15. A computer program product for creating transaction instructions, the computer program product being embodied in a computer readable storage medium and comprising computer instructions for:
receiving a description of a set of objects at a server;
receiving for each of at least a subset of objects in the set of objects a description of one or more associated relationships; and
processing the description of the set of objects and the descriptions of the one or more associated relationships for each object in the at least a subset of objects in the set of objects to create an ordered list of transaction instructions for storing the set of objects and the one or more associated relationships for each object in the at least a subset of objects in the set of objects, wherein transaction instructions for storing multiple relationships associated with a given object are combined into a single transaction instruction to efficiently create the multiple relationships or update the given object.
Description
CROSS REFERENCE TO OTHER APPLICATIONS

This application is a continuation of U.S. patent application Ser. No. 11/824,375, entitled PROCESSING OF A GENERALIZED DIRECTED OBJECT GRAPH FOR STORAGE IN A RELATIONAL DATABASE filed Jun. 29, 2007, now U.S. Pat. No. 7,664,779 which is incorporated herein by reference for all purposes.

BACKGROUND OF THE INVENTION

A directed object graph includes a number of objects with relationships between the objects that have a direction. For example, a directed object graph of a directory structure includes files and folders where a file or a folder can have a directed relationship ‘parent’ with the folder in which the file or folder resides. When executing transaction instructions for storing a directed object graph using a relational database, a given transaction instruction may require another transaction instruction be executed prior to it. For example, an instruction to create an object with a ‘parent’ relationship requires the parent object exist prior to the instruction executing; in other words an instruction to create the parent object needs to have been executed before the instruction to create the child object with a parent relationship to the parent object. So that if the instructions are created in an incorrect order, the relational database may not be able to execute a transaction instruction upon receipt of the instruction.

A simple solution, in a situation where the order of the transaction instruction is being taken from another process, such as transferring the directed object graph between a client and a server, is to configure the transfer process to transfer the objects and relationships in a proper order. Then, the transaction instructions associated with the transferred objects and relationships can be created as the objects and relationships arrive. However, this requires an understanding by the transferring agent of the client of the rules or proper order associated with the relational database of the server. One solution to this is to encode the rules in the transferring agent of the client in the form a custom application. However, this poses problems as processing becomes more distributed and transferring agents must be updated to maintain current understandings of all rules associated with each of potentially a plurality of servers. It would be beneficial to be able to transfer directed object graphs without concern for what order objects and relationships are transferred and efficiently create transaction instructions for storing the directed object graph in a relational database.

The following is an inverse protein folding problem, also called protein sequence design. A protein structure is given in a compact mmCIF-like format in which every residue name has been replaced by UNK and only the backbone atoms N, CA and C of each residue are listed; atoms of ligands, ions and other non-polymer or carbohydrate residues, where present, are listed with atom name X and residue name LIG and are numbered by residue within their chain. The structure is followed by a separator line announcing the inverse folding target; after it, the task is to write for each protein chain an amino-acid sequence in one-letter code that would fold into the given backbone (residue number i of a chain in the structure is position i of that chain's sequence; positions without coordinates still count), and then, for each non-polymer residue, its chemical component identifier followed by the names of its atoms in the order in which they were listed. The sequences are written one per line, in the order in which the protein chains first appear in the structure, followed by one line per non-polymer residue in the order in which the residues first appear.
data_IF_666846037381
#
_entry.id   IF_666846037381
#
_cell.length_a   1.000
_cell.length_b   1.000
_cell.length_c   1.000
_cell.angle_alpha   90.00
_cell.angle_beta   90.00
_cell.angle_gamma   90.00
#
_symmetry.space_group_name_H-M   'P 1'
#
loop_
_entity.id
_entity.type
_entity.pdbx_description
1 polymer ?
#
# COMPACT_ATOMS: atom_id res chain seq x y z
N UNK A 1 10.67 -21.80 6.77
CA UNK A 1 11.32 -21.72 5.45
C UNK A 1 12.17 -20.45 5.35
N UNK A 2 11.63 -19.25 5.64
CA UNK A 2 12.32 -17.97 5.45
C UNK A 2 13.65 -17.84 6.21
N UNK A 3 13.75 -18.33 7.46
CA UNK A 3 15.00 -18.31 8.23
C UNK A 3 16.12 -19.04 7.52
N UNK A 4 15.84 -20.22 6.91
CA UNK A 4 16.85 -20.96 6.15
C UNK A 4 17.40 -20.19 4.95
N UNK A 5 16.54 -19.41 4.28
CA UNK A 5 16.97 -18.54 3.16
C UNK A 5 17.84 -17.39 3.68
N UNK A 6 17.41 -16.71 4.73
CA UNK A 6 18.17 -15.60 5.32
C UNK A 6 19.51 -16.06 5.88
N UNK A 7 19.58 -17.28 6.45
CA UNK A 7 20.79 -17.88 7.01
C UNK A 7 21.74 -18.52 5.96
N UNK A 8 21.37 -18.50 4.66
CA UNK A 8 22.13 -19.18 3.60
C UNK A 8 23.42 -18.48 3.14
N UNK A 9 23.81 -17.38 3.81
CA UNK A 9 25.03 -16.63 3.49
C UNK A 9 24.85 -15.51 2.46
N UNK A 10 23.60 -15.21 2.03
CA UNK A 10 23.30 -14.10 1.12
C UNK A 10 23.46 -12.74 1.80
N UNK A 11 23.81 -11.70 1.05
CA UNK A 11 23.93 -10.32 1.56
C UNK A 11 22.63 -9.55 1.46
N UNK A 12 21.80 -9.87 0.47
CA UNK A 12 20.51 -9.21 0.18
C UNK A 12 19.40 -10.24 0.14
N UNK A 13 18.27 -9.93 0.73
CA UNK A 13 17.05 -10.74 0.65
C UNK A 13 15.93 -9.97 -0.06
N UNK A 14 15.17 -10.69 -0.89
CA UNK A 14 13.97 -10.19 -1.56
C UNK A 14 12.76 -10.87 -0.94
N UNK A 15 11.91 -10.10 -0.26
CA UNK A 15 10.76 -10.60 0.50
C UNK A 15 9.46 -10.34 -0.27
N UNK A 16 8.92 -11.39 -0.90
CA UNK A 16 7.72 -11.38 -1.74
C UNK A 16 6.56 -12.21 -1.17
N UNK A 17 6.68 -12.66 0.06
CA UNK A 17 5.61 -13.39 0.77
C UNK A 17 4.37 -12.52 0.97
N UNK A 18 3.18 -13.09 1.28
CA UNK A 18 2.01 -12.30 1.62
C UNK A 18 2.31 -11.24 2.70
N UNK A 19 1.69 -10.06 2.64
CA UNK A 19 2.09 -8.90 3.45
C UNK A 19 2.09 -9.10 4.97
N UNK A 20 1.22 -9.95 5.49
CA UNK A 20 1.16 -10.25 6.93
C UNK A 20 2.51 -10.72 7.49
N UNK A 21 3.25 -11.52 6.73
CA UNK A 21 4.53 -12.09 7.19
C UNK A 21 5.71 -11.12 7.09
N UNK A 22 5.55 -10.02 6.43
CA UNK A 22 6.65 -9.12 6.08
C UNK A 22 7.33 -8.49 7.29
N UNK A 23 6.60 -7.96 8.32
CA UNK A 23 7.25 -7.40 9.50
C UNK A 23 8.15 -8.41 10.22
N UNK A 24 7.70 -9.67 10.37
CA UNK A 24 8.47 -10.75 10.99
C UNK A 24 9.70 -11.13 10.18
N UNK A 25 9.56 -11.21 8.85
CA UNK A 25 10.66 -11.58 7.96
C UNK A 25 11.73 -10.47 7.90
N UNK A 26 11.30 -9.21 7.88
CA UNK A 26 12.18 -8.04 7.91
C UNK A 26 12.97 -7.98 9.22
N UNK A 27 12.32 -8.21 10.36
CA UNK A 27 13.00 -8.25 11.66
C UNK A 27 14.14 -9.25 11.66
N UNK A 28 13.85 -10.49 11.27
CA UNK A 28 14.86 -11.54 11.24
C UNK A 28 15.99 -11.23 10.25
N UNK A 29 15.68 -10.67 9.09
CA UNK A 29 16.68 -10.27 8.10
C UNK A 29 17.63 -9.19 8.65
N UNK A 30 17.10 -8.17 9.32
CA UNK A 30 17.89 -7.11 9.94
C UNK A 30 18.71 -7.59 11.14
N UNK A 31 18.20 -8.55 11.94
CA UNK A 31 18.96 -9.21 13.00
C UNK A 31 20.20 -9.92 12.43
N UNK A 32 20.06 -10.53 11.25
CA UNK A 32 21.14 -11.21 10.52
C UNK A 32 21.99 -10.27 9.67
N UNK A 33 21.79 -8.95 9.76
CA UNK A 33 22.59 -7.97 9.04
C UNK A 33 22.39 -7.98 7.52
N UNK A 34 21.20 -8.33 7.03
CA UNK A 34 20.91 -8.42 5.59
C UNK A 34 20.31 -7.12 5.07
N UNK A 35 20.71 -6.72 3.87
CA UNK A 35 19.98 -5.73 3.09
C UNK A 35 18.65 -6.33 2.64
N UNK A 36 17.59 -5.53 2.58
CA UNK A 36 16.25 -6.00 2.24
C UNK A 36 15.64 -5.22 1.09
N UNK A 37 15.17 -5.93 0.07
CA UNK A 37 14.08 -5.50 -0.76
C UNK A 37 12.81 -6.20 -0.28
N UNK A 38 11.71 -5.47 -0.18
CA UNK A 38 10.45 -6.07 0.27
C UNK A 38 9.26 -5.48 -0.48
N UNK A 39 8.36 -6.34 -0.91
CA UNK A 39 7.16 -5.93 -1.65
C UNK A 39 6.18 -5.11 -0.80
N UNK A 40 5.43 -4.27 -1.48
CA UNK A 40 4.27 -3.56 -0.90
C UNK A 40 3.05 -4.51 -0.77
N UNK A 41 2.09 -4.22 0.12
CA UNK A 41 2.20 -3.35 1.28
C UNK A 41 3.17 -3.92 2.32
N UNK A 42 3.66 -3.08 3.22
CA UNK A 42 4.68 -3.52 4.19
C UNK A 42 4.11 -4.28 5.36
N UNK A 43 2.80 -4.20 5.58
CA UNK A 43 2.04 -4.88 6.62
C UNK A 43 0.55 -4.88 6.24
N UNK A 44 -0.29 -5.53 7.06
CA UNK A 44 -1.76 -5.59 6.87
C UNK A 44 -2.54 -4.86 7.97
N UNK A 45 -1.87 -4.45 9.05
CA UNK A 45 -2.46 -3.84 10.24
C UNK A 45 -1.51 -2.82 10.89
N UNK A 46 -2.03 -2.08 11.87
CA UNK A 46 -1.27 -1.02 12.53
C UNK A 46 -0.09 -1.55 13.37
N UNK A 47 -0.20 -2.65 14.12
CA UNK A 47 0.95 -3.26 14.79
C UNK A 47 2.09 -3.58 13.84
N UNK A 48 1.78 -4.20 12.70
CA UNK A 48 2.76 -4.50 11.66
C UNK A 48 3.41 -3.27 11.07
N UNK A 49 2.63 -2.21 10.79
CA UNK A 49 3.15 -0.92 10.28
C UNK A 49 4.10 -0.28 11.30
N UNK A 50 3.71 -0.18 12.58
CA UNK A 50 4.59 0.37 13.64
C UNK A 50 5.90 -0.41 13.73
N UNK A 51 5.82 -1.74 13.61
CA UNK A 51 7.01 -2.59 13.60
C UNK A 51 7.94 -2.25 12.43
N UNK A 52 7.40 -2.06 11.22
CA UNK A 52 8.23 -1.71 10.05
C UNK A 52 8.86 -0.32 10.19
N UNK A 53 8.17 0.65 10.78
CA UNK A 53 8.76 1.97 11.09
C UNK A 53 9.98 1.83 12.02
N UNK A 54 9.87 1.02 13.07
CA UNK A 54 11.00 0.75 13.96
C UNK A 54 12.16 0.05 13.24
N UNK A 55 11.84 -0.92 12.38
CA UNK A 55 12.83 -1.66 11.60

BRIEF DESCRIPTION OF THE DRAWINGS

Various embodiments of the invention are disclosed in the following detailed description and the accompanying drawings.

FIG. 1 is a block diagram illustrating an embodiment of a system for processing a generalized directed object graph for storage in a relational database.

FIG. 2A is a block diagram illustrating an embodiment of a directed object graph.

FIG. 2B is a block diagram illustrating an embodiment of a data package sent from client to server.

FIG. 3 is a flow diagram illustrating an embodiment of a process for processing a directed object graphs for storage in relational database.

FIG. 4 is a flow diagram illustrating an embodiment of a process for determining roots.

FIG. 5 is a flow diagram illustrating an embodiment of a process for determining if selected object is a root object.

FIG. 6 is a flow diagram illustrating an embodiment of a process for creating roots and other objects.

FIG. 7 is a flow diagram illustrating an embodiment of a process for processing a connected object.

FIGS. 8A and 8B are block diagrams illustrating embodiments of a directed object graph and root list during proper root determination.

FIGS. 9A, 9B, and 9C are block diagrams illustrating embodiments of a directed object graph during processing of creating transaction instructions for a relational database regarding the directed object graph.

DETAILED DESCRIPTION

The invention can be implemented in numerous ways, including as a process, an apparatus, a system, a composition of matter, a computer readable medium such as a computer readable storage medium or a computer network wherein program instructions are sent over optical or communication links. In this specification, these implementations, or any other form that the invention may take, may be referred to as techniques. A component such as a processor or a memory described as being configured to perform a task includes both a general component that is temporarily configured to perform the task at a given time or a specific component that is manufactured to perform the task. In general, the order of the steps of disclosed processes may be altered within the scope of the invention.